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Election Law Consensus Eludes Georgian Ruling Party, Opposition

Alliance for Georgia representatives in Tbilisi on November 6
Alliance for Georgia representatives in Tbilisi on November 6
The interparty working group established in March to draft amendments to Georgia's election law failed at its most recent meetings (on November 12 and 18) to reach a compromise agreement on how the mayor of Tbilisi should be elected.

That failure calls into question whether the easing in tensions between the Georgian leadership and opposition that EU Special Envoy Peter Semneby noted during his most recent talks in Tbilisi earlier this month can be sustained.

Akaki Minashvili, who represents the ruling United National Movement (ENM) in the Georgian parliament, said on November 20 that his party has already compromised on several proposed amendments to the law, and that it is now up to the extraparliamentary opposition Alliance for Georgia to do the same. If the Alliance for Georgia refuses to do so, Minashvili said, the discussion will continue within parliament, as "time is running out." That would effectively exclude the alliance, whose leader Irakli Alasania has already said he plans to run for mayor.

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The proposed amendments must be submitted to the Council of Europe's Venice Commission for approval well in advance of the municipal elections tentatively scheduled for May 30. That will be the first time that the mayor of Tbilisi will be elected by popular ballot.

At issue is the minimum percentage of the vote that a candidate must receive for a clear first-round victory. The ENM initially argued against setting any minimum but later proposed a 30 percent threshold, which most parliamentary opposition parties reportedly considered acceptable.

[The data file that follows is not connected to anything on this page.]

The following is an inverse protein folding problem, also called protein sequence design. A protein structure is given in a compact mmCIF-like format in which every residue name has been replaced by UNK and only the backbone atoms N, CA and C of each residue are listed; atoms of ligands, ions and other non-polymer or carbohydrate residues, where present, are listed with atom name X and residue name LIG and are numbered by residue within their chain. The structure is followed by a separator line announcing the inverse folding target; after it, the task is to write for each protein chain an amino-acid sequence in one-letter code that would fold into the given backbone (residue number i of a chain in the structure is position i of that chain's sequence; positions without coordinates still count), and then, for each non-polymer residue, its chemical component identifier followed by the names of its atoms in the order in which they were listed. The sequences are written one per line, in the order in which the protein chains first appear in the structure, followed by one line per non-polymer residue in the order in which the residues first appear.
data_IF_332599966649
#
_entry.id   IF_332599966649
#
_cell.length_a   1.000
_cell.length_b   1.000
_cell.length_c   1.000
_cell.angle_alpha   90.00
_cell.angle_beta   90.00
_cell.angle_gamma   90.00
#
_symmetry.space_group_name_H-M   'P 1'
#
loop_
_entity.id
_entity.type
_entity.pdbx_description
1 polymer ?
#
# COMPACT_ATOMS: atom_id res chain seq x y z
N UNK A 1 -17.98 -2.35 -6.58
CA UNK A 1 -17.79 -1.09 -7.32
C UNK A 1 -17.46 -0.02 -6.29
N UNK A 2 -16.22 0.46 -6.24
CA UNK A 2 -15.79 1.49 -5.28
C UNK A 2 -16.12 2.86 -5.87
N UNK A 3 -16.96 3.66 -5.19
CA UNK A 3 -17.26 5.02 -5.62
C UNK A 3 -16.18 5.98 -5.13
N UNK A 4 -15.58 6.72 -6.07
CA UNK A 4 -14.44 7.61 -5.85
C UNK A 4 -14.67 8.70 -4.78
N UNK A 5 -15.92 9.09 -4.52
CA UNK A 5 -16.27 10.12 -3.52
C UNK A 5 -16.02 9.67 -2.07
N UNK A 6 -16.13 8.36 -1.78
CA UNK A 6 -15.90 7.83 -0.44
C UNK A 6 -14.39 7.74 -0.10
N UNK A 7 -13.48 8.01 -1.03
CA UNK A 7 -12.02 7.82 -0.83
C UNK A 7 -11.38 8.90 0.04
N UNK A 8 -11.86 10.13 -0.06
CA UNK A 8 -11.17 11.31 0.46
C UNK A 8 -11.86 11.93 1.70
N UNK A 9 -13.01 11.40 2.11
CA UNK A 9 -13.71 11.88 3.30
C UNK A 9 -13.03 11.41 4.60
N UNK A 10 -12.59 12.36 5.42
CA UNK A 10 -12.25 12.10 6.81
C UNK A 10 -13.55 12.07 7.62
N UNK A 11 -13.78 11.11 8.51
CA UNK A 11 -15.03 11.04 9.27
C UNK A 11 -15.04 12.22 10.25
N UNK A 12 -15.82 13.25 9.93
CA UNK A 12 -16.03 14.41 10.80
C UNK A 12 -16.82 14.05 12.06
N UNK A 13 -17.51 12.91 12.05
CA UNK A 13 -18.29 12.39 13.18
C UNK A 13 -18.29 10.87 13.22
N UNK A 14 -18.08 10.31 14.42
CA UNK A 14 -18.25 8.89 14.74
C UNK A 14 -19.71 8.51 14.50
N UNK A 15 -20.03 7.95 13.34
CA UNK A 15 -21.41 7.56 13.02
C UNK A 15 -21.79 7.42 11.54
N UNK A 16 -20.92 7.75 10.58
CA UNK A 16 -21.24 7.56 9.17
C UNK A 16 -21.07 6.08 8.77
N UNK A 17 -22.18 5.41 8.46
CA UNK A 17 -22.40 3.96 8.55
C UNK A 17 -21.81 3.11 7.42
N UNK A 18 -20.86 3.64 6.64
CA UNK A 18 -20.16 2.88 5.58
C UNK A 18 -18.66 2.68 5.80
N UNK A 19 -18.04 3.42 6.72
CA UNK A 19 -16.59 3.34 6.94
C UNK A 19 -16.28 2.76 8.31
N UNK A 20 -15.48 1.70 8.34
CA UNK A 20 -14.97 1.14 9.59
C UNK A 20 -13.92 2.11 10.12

By contrast, the three-party Alliance for Georgia first insisted on a 50 percent-plus-one-vote minimum, with a runoff required if no candidate won a clear victory in the first round. Zurab Abashidze (Our Georgia-Free Democrats, one of the alliance members) argued that the legitimacy of a mayor who garnered less than 50 percent of the vote would always be questionable, which "would not help to defuse the political crisis." Then on November 18, the alliance reduced its proposed minimum to 45 percent, which the ENM again rejected.

The opposition parliamentary Christian Democratic Movement proposed 33 percent as a compromise but then agreed on November 12 to the ENM's proposed 30 percent.

Room For Compromise

ENM parliamentarian Pavle Kublashvili was quoted as saying after the November 18 working group meeting that he sees no way of continuing the talks. He blamed the deadlock on what he described as the Alliance for Georgia's "very inflexible position." Abashidze for his part expressed readiness to continue talks, and on November 19 an alliance spokesman hinted that the group might lower its demand from 45 percent, but not to 30 or even 35 percent.

Minashvili rejected that offer on November 20, arguing that his party has compromised already on numerous points and it is now time for the Alliance for Georgia to reciprocate. Minashvili said that all parties participating in the working group accepted the 30 percent minimum, except for the three alliance members.

But Vako Cherkezishvili (Our Georgia-Free Democrats) said nine of the 11 parties participating in the discussions rejected the 30 percent minimum, with only the National Democratic Party supporting the ENM. David Berdzenishvili, one of the leaders of the Republican Party (also an Alliance for Georgia member), similarly said that, to his astonishment, nine of the 11 parties in the working group endorsed the alliance's alternative position.

Berdzenishvili added that the alliance will continue to try to reach a consensus with the authorities, but that if the latter reject "reasonable concessions," the opposition may boycott the elections rather than participate in a ballot in which its victory is not even "a theoretical possibility."

About This Blog

This blog presents analyst Liz Fuller's personal take on events in the region, following on from her work in the "RFE/RL Caucasus Report." It also aims, to borrow a metaphor from Tom de Waal, to act as a smoke detector, focusing attention on potential conflict situations and crises throughout the region. The views are the author's own and do not represent those of RFE/RL.


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